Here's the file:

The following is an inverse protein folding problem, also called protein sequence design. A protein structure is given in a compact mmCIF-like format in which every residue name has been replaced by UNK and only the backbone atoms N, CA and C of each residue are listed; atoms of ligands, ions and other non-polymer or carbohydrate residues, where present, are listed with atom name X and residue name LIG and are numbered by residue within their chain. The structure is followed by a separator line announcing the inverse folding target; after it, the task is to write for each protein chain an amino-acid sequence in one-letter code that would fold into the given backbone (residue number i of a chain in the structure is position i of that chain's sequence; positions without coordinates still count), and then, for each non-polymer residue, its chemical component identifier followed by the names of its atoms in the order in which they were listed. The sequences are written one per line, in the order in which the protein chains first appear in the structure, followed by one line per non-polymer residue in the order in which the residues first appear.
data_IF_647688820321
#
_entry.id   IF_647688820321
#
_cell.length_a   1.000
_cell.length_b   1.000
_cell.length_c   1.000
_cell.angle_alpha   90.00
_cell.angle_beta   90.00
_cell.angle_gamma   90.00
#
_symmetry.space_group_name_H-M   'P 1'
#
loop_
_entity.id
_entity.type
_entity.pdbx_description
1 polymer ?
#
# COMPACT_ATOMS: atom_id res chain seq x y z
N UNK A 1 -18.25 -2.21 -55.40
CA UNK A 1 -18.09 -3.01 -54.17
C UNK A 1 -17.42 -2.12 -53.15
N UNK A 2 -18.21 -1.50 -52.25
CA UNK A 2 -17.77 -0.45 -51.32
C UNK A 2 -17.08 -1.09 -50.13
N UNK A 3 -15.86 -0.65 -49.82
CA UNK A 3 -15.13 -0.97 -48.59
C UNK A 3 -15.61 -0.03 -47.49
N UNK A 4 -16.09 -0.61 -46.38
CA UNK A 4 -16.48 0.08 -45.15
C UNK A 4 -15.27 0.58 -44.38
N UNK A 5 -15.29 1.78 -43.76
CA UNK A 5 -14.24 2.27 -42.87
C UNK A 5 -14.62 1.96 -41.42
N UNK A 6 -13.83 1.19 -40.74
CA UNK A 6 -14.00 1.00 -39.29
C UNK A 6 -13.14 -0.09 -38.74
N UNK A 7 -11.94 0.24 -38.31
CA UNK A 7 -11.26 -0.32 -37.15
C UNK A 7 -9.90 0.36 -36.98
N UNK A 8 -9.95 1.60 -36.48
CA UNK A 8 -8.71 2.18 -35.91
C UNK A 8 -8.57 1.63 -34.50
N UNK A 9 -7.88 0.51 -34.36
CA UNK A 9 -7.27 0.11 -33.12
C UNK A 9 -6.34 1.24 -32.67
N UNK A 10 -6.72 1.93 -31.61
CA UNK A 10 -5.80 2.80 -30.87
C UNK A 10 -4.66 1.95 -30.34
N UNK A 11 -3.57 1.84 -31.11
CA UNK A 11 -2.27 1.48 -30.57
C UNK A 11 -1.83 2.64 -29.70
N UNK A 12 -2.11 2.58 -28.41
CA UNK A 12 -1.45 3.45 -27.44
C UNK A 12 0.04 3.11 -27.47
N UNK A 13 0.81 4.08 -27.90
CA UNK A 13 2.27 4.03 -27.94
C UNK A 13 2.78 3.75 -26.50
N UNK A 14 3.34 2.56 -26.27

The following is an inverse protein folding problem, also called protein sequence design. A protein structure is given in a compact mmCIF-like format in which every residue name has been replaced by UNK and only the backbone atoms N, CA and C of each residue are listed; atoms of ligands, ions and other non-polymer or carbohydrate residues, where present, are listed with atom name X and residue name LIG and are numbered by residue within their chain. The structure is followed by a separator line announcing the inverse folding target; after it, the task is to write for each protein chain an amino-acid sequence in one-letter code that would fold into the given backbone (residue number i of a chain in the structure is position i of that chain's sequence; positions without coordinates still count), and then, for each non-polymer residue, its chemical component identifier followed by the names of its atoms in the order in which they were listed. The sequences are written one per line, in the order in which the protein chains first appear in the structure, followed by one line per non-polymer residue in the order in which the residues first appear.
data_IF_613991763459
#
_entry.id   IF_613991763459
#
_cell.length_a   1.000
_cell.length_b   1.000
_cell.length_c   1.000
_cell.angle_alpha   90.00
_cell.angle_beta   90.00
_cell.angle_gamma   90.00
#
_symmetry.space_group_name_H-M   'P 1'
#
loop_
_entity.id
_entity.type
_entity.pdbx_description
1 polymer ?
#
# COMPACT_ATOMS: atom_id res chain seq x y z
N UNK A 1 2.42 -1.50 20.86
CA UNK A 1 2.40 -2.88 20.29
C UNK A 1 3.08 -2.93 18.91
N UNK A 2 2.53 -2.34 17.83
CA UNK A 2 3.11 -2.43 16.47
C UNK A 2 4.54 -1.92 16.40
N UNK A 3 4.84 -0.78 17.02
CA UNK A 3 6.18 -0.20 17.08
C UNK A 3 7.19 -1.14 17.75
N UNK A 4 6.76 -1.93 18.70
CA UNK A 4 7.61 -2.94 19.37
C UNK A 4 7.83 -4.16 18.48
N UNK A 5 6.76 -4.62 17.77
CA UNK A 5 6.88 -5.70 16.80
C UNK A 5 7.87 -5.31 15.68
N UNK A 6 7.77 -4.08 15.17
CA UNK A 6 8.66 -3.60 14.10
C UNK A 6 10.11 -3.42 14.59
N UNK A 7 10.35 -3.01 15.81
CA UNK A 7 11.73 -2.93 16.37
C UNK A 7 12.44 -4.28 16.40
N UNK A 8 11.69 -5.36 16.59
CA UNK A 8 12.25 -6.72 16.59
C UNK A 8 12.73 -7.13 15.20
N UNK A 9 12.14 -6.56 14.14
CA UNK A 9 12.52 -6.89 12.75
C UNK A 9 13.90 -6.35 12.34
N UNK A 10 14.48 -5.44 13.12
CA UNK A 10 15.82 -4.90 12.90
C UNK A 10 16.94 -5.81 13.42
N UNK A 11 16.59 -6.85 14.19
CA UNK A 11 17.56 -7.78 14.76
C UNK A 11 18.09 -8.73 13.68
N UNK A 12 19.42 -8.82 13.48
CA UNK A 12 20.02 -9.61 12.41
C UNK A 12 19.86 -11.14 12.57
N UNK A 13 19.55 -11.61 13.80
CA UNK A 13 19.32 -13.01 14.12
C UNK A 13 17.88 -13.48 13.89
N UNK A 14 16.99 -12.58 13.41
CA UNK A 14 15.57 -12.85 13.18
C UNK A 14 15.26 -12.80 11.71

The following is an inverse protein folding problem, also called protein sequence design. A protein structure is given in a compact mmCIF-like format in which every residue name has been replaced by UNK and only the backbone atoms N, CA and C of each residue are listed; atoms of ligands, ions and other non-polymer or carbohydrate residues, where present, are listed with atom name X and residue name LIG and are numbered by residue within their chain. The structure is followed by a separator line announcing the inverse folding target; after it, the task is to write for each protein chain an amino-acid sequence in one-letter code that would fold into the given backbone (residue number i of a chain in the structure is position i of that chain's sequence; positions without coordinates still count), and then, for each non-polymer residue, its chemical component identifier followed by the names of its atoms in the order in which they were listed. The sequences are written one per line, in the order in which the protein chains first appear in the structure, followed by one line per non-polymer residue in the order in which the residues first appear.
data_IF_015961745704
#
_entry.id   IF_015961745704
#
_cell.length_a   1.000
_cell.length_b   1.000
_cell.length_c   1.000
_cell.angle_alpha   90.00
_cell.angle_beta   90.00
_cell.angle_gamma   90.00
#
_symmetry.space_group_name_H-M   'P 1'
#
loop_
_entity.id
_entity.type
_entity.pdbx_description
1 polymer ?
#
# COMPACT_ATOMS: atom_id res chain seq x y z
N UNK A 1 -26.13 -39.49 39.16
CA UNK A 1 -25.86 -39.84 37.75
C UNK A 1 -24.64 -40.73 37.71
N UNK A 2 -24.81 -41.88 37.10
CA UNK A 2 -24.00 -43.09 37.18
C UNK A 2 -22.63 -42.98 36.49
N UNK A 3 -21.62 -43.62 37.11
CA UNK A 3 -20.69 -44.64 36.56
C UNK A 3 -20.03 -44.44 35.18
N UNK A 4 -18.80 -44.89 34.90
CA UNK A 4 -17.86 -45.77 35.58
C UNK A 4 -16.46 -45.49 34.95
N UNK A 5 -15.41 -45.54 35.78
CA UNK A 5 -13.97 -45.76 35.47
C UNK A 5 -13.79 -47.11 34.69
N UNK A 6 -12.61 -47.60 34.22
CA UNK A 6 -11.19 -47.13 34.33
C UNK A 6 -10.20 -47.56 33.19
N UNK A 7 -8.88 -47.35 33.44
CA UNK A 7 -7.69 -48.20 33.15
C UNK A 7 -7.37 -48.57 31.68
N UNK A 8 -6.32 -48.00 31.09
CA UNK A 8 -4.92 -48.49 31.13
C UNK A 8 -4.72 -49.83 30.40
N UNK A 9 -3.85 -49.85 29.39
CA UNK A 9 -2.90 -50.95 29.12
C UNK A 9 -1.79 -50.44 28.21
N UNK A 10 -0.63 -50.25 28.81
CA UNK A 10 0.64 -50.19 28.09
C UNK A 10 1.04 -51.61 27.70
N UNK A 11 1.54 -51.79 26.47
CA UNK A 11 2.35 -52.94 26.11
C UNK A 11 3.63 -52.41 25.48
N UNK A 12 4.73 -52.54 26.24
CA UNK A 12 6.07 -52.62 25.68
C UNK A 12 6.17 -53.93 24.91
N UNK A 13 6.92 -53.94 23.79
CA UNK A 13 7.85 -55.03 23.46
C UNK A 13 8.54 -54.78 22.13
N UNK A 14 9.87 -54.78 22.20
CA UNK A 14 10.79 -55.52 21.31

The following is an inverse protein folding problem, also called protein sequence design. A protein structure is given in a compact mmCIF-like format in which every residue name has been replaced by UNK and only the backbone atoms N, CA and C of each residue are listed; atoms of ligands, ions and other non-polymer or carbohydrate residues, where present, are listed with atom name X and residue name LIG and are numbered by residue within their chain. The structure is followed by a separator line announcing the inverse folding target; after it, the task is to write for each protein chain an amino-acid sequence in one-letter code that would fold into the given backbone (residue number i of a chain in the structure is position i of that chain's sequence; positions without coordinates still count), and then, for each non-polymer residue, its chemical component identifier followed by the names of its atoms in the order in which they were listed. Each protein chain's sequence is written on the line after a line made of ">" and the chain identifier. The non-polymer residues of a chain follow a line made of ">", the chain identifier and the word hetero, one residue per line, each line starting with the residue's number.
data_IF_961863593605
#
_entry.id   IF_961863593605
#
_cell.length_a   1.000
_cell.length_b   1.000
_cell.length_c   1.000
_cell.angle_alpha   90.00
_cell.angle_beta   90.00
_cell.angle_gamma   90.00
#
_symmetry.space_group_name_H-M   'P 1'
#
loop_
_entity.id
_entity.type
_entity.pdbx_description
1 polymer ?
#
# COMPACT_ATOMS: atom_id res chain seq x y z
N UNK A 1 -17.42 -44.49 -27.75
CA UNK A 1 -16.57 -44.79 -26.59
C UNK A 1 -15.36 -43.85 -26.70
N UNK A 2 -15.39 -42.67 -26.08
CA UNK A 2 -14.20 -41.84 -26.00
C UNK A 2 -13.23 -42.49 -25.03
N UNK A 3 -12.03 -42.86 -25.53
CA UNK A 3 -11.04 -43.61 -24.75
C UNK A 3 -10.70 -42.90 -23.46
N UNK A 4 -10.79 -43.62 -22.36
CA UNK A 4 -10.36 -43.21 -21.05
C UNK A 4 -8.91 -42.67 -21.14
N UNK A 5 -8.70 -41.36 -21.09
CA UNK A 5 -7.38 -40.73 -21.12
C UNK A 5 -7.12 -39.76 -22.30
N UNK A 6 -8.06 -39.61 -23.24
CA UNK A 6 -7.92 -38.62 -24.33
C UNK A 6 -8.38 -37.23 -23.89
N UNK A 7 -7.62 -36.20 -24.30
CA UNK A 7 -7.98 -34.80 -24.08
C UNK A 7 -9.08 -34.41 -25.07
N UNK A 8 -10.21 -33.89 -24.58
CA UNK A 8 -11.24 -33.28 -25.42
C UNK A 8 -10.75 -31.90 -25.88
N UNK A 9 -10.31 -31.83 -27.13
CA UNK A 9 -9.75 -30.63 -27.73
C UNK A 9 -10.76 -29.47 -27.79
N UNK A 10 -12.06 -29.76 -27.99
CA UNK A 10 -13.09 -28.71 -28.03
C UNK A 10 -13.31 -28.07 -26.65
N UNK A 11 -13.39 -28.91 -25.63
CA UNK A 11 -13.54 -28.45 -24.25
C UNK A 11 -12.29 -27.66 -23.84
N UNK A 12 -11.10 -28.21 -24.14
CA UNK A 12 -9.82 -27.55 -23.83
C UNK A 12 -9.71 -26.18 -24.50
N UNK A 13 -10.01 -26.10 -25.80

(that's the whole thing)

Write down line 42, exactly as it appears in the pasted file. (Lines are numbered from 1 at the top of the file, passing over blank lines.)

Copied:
C UNK A 7 -9.90 0.36 -36.98